Words = ["Hello Human. I'm Spark and I love running analysis on data."]
A common way to count the number of instances of words in an RDD is to create a pair RDD. A pair RDD converts each word into a key-value pair: the word is the key and the number 1 is the value. Because the values are all 1, when you add the values for a particular word, you get the number of instances of that word.
z = ["First,Line", "Second,Line", "and,Third,Line"]
The filter command creates a new RDD from another RDD based on a filter criteria. The filter syntax is:
.filter(lambda line: "Filter Criteria Value" in line)
words_rd3 = z_str_rdd_split_flatmap.filter(lambda line: "Second" in line)
The preferred method to enable SQL processing with Spark 2.0 is to use the new SparkSession object, but you can also create a SQLContext object.
Use the predefined Spark Context, sc, which contains the connection information for Spark, to create an SQLContext:
from pyspark.sql import SQLContext
Instead of creating an RDD to read the file, you’ll create a Spark DataFrame. Unlike an RDD, a DataFrame creates a
schema around the data, which supplies the necessary structure for SQL queries. A self-describing format like JSON is ideal for DataFrames, but many other file types are supported, including text (CSV) and Parquet.
Create a DataFrame:
example1_df = sqlContext.read.json("world_bank.json.gz")
SQL statements must be run against a table. Create a table that’s a pointer to the DataFrame:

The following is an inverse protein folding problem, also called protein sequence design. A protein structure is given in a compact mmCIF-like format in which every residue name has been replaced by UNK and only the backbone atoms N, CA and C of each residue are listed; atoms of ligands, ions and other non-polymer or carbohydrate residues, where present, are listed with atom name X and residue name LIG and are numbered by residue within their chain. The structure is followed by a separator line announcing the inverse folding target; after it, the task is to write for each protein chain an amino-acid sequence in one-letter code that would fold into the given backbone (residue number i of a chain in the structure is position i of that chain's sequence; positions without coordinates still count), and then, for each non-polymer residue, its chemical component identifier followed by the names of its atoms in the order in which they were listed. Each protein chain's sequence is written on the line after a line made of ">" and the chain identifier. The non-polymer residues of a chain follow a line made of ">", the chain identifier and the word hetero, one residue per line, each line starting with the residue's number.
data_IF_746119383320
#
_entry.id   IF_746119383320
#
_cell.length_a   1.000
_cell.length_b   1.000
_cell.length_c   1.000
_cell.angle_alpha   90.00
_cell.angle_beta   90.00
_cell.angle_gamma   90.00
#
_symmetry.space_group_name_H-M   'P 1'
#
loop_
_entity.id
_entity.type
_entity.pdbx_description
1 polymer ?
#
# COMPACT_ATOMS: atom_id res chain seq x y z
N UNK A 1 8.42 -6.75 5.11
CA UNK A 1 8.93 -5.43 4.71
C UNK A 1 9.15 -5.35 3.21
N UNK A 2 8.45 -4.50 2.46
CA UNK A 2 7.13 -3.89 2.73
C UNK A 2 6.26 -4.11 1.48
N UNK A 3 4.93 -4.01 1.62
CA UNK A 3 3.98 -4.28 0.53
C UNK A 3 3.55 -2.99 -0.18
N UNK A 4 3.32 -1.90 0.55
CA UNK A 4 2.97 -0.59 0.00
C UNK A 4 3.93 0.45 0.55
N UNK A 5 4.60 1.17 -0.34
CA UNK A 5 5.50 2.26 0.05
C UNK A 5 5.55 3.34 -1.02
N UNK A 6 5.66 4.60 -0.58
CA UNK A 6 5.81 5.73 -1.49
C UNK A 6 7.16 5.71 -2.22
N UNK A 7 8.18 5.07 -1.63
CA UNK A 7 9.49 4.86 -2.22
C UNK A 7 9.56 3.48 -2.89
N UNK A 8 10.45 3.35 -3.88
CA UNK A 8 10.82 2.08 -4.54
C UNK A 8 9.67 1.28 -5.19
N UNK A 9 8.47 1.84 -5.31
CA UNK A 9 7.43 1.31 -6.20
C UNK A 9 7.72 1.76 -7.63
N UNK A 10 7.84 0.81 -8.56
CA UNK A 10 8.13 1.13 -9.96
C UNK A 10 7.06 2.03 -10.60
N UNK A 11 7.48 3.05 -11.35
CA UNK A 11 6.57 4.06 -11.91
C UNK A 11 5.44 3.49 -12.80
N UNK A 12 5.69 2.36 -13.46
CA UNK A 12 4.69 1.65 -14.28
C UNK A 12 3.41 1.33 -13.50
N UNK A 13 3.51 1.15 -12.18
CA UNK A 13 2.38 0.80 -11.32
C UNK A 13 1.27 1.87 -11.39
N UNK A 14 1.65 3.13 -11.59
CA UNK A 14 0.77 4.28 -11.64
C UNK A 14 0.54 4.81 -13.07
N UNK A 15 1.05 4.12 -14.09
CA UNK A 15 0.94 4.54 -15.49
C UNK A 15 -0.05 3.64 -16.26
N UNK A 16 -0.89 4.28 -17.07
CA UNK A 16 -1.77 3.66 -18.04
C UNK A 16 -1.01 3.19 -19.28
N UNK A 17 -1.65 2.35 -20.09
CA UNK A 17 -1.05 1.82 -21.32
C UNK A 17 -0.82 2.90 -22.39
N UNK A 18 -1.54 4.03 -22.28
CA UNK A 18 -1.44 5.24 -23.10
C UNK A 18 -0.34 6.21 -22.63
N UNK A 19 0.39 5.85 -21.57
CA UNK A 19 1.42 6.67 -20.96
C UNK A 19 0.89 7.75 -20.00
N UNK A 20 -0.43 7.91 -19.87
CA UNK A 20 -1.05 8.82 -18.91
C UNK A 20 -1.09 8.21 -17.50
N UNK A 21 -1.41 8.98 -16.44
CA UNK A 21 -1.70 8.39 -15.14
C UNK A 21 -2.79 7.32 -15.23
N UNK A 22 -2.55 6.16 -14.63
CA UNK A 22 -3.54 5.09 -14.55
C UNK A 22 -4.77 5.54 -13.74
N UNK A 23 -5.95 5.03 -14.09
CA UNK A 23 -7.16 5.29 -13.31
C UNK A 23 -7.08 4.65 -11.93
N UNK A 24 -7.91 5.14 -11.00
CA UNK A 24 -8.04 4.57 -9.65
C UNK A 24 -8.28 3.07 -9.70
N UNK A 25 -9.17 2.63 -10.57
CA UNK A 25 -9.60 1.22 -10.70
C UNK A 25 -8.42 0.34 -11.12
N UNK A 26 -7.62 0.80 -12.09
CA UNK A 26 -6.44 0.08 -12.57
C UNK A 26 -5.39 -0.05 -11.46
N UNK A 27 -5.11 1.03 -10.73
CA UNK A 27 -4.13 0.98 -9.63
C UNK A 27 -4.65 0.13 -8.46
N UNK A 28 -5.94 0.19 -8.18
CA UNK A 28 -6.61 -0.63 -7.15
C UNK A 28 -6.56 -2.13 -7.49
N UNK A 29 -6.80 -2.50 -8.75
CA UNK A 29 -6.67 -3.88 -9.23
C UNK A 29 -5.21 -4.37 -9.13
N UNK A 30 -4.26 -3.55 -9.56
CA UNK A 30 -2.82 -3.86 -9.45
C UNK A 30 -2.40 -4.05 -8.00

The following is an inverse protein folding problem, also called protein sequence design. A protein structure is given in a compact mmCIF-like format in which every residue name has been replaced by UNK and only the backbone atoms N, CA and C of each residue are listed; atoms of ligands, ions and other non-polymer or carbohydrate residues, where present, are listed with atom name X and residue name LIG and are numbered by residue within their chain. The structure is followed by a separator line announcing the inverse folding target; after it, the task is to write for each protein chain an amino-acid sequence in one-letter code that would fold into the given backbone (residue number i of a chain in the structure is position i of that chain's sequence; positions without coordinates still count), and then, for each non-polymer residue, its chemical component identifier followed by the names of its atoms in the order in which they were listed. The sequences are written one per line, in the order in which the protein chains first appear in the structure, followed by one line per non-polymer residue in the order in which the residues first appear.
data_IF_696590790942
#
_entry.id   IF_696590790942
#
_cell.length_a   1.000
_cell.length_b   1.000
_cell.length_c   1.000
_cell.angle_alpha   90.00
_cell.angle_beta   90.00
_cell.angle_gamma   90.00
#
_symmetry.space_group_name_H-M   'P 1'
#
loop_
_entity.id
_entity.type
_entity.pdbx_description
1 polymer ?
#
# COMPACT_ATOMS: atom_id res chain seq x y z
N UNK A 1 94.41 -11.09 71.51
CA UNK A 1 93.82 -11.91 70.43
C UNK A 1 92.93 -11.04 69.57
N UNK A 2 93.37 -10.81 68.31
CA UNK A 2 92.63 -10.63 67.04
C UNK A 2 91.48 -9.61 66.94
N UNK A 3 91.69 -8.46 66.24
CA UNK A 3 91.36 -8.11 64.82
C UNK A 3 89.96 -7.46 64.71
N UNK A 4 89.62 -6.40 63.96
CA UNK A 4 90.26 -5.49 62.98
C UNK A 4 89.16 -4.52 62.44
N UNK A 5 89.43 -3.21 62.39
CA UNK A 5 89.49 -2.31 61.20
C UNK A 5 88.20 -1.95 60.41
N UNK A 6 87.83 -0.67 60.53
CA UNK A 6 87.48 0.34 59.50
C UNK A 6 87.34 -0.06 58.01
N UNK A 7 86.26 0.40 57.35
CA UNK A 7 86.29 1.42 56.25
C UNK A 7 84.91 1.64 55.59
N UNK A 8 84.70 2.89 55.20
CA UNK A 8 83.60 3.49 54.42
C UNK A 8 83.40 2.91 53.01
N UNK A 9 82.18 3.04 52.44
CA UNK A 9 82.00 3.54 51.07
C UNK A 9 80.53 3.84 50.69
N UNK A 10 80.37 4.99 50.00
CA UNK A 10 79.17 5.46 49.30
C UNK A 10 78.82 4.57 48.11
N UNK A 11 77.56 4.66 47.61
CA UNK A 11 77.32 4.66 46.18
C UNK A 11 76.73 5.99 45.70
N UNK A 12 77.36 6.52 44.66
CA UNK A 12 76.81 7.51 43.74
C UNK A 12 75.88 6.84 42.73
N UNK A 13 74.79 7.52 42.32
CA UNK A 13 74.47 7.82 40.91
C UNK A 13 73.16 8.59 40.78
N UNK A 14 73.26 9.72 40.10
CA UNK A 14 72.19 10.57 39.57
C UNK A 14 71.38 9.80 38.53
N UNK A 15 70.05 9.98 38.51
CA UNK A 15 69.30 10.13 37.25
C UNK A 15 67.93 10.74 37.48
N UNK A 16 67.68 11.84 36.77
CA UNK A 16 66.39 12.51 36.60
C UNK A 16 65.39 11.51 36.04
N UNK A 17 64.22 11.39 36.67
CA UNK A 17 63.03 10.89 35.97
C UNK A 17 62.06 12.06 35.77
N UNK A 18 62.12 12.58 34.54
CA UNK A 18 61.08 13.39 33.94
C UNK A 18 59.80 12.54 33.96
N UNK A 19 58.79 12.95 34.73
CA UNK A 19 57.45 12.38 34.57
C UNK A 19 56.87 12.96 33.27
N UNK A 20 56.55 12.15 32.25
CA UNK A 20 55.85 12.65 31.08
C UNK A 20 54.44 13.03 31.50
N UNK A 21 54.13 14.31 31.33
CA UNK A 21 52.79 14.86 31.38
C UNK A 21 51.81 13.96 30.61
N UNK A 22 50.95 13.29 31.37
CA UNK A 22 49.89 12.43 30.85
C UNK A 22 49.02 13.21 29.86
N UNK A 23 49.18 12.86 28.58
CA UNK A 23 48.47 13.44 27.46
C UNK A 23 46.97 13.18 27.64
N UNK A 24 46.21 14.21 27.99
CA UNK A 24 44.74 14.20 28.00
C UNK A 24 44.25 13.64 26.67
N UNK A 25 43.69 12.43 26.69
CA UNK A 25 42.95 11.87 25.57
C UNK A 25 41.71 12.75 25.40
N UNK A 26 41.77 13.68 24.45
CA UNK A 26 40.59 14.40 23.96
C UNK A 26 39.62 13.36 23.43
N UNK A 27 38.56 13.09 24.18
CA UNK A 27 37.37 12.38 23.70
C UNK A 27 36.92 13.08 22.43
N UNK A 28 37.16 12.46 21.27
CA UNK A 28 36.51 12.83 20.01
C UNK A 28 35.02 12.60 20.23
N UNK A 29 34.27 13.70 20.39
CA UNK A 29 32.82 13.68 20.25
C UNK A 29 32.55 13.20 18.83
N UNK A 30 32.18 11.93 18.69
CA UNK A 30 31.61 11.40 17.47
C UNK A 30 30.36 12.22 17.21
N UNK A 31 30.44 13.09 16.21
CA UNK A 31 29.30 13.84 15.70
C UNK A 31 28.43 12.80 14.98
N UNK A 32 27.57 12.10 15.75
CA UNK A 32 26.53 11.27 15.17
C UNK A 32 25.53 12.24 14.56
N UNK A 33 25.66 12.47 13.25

You must define a new DataFrame for the results of the SQL query and put the SQL statement inside the sqlContext.sql() method.
Run the following cell to select all columns from the table and print information about the resulting DataFrame and schema of the data:
temp_df = sqlContext.sql("select * from world_bank")
import pandas as pd
query = """
query = """
If you want to run SQL queries on an existing RDD, you must convert the RDD to a DataFrame. The main difference between RDDs and DataFrames is whether the columns are named.
You’ll create an RDD and then convert it to a DataFrame in two different ways:
- Apply a schema
- Create rows with named columns
You’ll use the
StructField method to create a schema object that’s based on a string, apply the schema to the RDD to create a DataFrame, and then create a table to run SQL queries on.
Define your schema columns as a string:
from pyspark.sql.types import *
Assign header information with the StructField method and create the schema with the
fields = [StructField(field_name, StringType(), True) for field_name in schemaString.split()]
Apply the schema to the RDD with the createDataFrame method
schemaExample = sqlContext.createDataFrame(rdd_example2, schema)
Register the DataFrame as a table
# Register the DataFrame as a table
View the data